Kristof and Angelique Verschelde, who raise pigs near Nevele, Belgium, do a good job of producing high quality pigs.
Kristof and Angelique Verschelde, who raise pigs near Nevele, Belgium, do a good job of producing high quality pigs.

In 1968, Leon and Rose Verschelde, Kristof’s, started a farm with 35 sows and 25 dairy cows in the picturesque Belgium countryside. From 1968 to 1995, the farm expanded to 375 sows and 80 dairy cows. In 2006, the Verschelde’s son, Kristof, and his wife, Angelique, took over part of the management of the farm, and by 2007, he had expanded to a 700-sow farrow-to-finish operation.

The following year, the DLG (German Agricultural Society) and the European Pig Producers Club presented the Pig Farmer Award to the Verschelde family and two other outstanding European pig farmers.

Angelique and Kristof Verschelde won the award for their consistent and exemplary further development of their sow farm, including the impressive 32.07 pigs weaned per sow per year. With extensive measures to improve animal health and animal welfare, they laid the foundation for a commercially viable operation that is optimally equipped to satisfy future market requirements. 

Sows are kept in five groups: 140 in the farrowing house, 140 in the breeding area, 140 in 4-week gestation, 140 in 8-week gestation and 140 in 12-week gestation. Weaned pigs are in two groups and market animals are in four groups. Replacement gilts start in the weaner barn and then go to a specific rearing house. After 30 weeks they go to the gestation room to be bred.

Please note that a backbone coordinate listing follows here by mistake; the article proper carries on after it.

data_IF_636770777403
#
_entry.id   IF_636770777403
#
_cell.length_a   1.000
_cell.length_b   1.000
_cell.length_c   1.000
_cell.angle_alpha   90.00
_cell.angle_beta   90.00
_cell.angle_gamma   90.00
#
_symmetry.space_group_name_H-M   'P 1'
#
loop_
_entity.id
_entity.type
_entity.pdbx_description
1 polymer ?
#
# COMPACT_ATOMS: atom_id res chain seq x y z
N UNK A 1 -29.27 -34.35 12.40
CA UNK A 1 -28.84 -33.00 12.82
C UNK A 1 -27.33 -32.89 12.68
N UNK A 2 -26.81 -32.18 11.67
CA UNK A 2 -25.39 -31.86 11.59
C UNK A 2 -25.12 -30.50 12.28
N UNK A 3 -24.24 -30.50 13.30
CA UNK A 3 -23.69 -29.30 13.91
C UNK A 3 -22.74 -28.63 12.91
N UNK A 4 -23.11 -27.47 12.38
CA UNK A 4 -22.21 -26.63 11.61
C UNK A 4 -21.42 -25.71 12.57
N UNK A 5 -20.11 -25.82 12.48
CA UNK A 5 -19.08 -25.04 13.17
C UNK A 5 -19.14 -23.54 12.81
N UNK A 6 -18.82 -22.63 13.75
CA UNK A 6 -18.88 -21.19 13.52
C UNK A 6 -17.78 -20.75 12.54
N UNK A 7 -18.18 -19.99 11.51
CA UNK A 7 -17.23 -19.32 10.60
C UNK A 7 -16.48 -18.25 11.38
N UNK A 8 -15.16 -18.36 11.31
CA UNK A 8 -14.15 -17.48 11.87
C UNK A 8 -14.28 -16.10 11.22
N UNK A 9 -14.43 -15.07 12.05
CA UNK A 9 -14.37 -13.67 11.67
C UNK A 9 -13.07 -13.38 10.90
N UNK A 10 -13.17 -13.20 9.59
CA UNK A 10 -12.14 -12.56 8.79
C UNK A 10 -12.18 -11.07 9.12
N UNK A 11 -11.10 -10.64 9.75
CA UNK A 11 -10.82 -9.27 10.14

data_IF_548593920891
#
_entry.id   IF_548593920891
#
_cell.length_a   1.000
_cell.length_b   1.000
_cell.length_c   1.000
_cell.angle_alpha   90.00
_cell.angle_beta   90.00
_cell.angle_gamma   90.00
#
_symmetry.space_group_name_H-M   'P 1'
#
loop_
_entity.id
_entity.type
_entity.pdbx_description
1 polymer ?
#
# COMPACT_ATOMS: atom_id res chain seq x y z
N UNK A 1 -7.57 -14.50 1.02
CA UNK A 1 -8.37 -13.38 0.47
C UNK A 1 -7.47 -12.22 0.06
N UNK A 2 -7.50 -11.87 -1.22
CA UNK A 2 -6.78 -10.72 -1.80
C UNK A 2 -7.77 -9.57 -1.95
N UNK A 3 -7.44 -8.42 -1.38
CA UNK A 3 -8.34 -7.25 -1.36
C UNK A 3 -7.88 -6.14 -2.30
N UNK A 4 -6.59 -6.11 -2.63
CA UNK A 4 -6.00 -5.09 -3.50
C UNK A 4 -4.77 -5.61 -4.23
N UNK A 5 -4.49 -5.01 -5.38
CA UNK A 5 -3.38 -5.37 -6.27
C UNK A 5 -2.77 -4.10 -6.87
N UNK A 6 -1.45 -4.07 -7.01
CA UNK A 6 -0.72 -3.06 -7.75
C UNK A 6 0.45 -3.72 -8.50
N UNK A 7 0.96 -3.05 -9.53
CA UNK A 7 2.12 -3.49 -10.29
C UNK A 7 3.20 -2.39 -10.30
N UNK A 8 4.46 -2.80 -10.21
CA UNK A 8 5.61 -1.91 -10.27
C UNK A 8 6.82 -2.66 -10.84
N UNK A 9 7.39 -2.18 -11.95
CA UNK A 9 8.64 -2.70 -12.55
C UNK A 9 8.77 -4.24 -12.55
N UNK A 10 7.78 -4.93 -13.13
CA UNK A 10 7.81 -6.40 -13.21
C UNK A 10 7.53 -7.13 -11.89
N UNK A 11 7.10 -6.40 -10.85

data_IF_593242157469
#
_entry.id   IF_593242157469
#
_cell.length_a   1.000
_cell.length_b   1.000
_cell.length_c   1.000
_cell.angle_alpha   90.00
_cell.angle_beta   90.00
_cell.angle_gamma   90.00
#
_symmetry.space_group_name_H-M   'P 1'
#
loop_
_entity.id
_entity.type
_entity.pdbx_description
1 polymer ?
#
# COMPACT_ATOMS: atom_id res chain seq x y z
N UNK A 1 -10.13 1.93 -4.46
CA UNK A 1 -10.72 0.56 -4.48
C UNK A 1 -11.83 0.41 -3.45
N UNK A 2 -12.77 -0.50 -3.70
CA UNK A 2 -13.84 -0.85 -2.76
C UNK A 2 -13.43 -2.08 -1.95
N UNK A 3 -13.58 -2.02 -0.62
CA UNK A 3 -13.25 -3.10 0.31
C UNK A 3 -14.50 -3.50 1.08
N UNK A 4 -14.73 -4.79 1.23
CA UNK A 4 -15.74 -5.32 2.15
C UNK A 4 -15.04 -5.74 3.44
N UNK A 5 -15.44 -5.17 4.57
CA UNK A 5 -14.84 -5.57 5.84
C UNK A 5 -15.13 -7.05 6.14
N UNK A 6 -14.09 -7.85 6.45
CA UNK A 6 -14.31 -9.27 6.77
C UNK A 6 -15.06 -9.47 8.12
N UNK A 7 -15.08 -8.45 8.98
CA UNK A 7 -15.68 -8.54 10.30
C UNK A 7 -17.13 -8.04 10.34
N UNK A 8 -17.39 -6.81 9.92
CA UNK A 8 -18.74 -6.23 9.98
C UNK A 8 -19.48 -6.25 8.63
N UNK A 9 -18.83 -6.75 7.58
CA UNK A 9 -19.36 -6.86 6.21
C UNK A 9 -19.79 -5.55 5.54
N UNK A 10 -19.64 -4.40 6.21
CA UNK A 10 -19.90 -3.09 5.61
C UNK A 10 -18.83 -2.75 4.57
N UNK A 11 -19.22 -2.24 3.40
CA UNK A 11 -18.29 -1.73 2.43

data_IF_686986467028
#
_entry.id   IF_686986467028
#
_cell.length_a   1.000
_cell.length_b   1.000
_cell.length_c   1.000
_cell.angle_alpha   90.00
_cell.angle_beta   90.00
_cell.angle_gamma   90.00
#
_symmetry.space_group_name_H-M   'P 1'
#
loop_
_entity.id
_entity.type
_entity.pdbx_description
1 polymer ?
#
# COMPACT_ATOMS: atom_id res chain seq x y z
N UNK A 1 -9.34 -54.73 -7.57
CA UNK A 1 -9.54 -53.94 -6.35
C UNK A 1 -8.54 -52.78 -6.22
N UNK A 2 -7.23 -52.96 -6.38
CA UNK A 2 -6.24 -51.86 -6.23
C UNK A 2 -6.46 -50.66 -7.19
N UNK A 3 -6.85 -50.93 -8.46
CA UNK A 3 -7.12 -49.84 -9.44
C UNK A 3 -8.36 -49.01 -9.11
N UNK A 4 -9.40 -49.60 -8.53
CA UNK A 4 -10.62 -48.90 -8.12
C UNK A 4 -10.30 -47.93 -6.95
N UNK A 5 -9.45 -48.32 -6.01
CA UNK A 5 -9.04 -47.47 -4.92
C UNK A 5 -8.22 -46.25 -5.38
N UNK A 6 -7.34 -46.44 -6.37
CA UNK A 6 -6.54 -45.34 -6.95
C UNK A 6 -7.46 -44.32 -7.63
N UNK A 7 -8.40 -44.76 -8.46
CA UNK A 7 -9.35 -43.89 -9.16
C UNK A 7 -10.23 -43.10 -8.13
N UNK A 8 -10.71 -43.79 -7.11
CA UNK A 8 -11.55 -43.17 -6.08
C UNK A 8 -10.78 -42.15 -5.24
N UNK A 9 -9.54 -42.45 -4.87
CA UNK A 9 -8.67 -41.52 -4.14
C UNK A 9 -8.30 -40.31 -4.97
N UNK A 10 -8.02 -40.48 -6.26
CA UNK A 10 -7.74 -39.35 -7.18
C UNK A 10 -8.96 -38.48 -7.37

The work process is also divided into a 4-week system. Kristof says the advantages include:

  • Fixed operation scheduling
  • Work efficiency
  • Only one age in the farrowing house at one time
  • Two weeks of heavy work following by two easier weeks

There are disadvantages too, with less opportunity to change planning and a weaker position in marketing.

The Verschelde’s have a closed herd to maintain a high health status. Most of the sows are an F-1 crossbred and 70 sows are grandparent stock. Pietrain genetics are used to produce market pigs while Large White and Danish Landtype breeding stock is used to produce females to retain in the herd.

A long lane with a scale close to the road allows for biosecurity. And two-site production breaks the disease cycle. As in North America, feed costs are significant, so the Verscheldes use liquid feeding. The farm has one full-time and one part-time employee in addition to Kristof and Angelique. Attention to detail allows them to achieve 14.67 live pigs born per sow per year, 2.48 litters per sow per year and 32.07 weaned pigs per sow per year. Those are numbers any North American producer would be proud of.

To achieve this level of production, the Verscheldes have prioritized these key management factors:

  • Animal health
  • Specific tasks in each stage of production
  • Feed management optimization
  • Cost control
  • Attention to meat quality and taste
  • Exchange of management and new technology ideas with other producers.

Challenges for pork producers in Europe are similar to those in North America, including cost control and pork prices. “Retailers lower the prices to the consumers by paying less on the level of the producer,” Kristof says.  He says it’s frustrating to see that there is higher demand for pork from consumers, yet the prices are the same as they were 30 years ago. “Policymakers must realize that impermissible speculations on raw materials lead to, on the one hand the impossibility to conceive a good agricultural policy and, on the other hand, to more hunger.”

Guaranteeing the continuity and strength of the farming sector is important to European farmers, just as it is for North American producers.